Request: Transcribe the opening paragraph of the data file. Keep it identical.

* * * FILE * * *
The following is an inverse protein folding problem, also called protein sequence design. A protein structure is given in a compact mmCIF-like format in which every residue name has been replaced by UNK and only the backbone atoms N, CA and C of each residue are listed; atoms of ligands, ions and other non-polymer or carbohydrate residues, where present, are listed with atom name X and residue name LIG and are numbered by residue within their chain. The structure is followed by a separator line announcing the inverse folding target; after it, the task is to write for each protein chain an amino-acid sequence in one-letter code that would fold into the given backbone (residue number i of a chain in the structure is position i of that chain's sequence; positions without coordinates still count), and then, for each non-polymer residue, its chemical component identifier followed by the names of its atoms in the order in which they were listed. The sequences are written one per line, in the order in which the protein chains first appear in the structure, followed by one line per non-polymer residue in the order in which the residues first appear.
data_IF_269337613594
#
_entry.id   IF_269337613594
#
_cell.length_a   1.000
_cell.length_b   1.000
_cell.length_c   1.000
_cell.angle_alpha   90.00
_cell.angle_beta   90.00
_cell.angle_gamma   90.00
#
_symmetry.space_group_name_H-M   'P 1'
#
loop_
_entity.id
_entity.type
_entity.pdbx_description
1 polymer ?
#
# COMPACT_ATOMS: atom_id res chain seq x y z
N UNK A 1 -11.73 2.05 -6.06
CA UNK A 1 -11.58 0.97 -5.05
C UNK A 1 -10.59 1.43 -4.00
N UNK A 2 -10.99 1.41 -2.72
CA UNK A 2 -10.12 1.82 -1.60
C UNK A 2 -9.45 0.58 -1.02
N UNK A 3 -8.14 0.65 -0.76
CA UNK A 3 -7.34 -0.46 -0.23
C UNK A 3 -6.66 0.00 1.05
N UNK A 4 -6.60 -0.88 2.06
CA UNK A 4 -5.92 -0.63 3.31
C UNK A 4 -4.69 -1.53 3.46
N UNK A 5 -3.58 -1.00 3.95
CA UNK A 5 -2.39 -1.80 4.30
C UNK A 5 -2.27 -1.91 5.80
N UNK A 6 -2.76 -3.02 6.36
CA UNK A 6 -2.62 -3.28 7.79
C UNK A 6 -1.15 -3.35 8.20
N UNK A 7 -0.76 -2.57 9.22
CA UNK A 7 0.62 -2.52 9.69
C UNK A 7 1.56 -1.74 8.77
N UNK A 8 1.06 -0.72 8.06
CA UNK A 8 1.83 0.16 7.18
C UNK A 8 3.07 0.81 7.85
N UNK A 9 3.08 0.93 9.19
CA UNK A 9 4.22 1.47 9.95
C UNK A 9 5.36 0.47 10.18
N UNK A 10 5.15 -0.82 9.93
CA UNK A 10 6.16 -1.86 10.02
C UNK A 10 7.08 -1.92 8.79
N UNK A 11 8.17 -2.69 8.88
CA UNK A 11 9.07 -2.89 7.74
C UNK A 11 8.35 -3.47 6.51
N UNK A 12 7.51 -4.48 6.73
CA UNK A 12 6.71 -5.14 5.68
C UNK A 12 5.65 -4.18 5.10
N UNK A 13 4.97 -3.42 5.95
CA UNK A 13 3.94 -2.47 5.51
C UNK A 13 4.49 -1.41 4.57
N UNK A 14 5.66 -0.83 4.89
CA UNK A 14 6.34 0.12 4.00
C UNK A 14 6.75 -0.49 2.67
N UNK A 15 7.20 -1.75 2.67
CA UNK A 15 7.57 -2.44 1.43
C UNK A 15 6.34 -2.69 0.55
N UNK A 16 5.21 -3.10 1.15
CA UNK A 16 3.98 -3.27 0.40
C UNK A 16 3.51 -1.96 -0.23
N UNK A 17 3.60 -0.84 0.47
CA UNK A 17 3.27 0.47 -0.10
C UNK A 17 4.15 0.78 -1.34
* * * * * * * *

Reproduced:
The following is an inverse protein folding problem, also called protein sequence design. A protein structure is given in a compact mmCIF-like format in which every residue name has been replaced by UNK and only the backbone atoms N, CA and C of each residue are listed; atoms of ligands, ions and other non-polymer or carbohydrate residues, where present, are listed with atom name X and residue name LIG and are numbered by residue within their chain. The structure is followed by a separator line announcing the inverse folding target; after it, the task is to write for each protein chain an amino-acid sequence in one-letter code that would fold into the given backbone (residue number i of a chain in the structure is position i of that chain's sequence; positions without coordinates still count), and then, for each non-polymer residue, its chemical component identifier followed by the names of its atoms in the order in which they were listed. The sequences are written one per line, in the order in which the protein chains first appear in the structure, followed by one line per non-polymer residue in the order in which the residues first appear.